Thursday, March 28, 2013

Elves for beginners

I grew up reading a lot of world war 2 history. Specifically, I read a fair amount about the Holocaust. This is what happens if you're bookish in Belgium. People love to invade, so there's a lot of history. It's Belgium. So cute. So conveniently located. This early reading perhaps accounts for my tendency to think about The Jews in hushed, reverent tones, the way one might about a recently deceased relative or an endangered species.

Belgium is a lapsing catholic country, and I a humanist in it. One of the two places I can claim as a home town is quite full of muslims, so I grew up around lots of headscarf-wearing, Arabic (and Turkish) speaking girls my age, even if my school in the other home town was so obliviously white they thought the second generation Italians were exotic. I grew up around Turkish and Moroccans folks, Greeks, Poles, Italians, take your pick; but not jews. Never jews.

It wasn't until I was well into university that I met my first real live Jewish person, on a summer job. She was Georgian, loud, confident, fun and altogether something else. And she was from Antwerp, of course, where those people with the hats sell diamonds.

She didn't have a hat.

I moved to America. Lovely, America. America is full of jewish people, and whenever I find out a friend is jewish, I have to supress a little cry of "really? how exciting!" because that isn't polite. You see, I was dutifully taught abous muslim customs and festivals in school, and you couldn't miss the catholics. Jews now; ah. I got taught plenty about jews. Just not about...current ones. Mostly, it was death and suffering. Not so much live, contented jews. Jews buying pie. Jews making coffee. They were unexpected. As a consequence, I feel like a hobbit (we've established Belgians are hobbits, right*?) encountering elves for the first time, with a slight thrill. I mean, look at those elves, they're all tall and long-haired and they sing all the time, and I don't understand what the songs are about but they can run on snowdrifts, and how cool is that?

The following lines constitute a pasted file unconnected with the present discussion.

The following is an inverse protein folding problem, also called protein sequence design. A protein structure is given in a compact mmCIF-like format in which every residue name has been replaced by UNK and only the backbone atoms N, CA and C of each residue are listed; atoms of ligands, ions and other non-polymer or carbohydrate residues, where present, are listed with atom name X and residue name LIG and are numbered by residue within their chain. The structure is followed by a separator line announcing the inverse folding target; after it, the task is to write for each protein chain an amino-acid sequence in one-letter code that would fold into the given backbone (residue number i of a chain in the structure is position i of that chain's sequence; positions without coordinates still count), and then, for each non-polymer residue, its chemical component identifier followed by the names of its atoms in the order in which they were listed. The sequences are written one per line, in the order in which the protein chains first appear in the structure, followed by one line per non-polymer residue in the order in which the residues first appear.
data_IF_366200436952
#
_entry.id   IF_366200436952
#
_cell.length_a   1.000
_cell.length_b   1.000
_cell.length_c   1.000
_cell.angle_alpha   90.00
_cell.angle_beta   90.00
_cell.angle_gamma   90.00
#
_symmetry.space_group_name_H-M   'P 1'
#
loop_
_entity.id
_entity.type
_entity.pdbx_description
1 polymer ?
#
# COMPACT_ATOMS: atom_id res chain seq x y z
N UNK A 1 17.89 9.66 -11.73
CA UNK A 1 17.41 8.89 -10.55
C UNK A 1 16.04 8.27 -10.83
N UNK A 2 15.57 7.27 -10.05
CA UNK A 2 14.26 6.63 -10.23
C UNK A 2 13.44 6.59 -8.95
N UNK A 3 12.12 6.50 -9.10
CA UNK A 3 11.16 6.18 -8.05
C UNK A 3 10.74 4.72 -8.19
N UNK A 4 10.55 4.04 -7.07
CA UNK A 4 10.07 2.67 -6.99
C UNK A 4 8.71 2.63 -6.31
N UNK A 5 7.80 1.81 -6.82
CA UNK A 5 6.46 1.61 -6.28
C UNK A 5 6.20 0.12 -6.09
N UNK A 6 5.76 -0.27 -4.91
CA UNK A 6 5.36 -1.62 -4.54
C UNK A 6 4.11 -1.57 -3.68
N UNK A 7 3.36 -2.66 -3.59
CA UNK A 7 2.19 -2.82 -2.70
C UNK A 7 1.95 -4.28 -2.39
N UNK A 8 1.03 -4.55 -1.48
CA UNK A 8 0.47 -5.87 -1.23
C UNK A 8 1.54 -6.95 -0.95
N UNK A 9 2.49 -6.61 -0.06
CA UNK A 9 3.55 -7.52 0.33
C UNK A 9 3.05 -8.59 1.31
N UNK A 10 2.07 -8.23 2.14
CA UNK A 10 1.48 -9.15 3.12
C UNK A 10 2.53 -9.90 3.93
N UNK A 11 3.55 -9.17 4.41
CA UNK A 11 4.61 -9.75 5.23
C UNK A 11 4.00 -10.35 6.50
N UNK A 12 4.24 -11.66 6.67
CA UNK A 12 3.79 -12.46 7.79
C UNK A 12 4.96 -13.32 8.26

Right?

Remind me what Passover is again?

It's exotic. I can´t help it. Every time I schedule an event over a jewish holiday I have to be schooled, only to also forget the next one. I´m like a 19th century anthropologist - all inquisitiveness and misinformation; that's the voice in my head anyway. In conversation I try to be just a tad more sensitive. I still forget that there is no Christmas, even though I at one point lived with a (non-Christian) Turkish flatmate so overwhelmed by the Christian show of "look! trees! we cut some down for you!" that she left the country for a week (apparently that impulse is not unique)

Oh, and THEN I met some orthodox jews. You know, the whole no driving on Saturdays band. I don't stare. I really don't. I don't ask about the timers, the kitchens or the clothes or anything. See?

So if you meet me, and you're jewish, try to forgive me. You can let me know if I'm forgetting a holiday and I, in turn, will refrain from asking what you need it for. I promise I won't look at you funny, and I will do my best to ignore the random bursts of songs in Quenya.

*Belgians love elevenses, and biscuits with their coffee. Possibly whipped cream in the coffee, and some booze. After that, perhaps a beer and a cheese plate?)

Sunday, March 17, 2013

This fine experiment

Think of what it would be like, this life, if it could be taken at face value. If I could treat it as a series of experiments.  Try something. Fail? Take notes, try again with adjustments. Succeed? Take notes and see if the success can be replicated. The outcome can only be discovered through the experiments.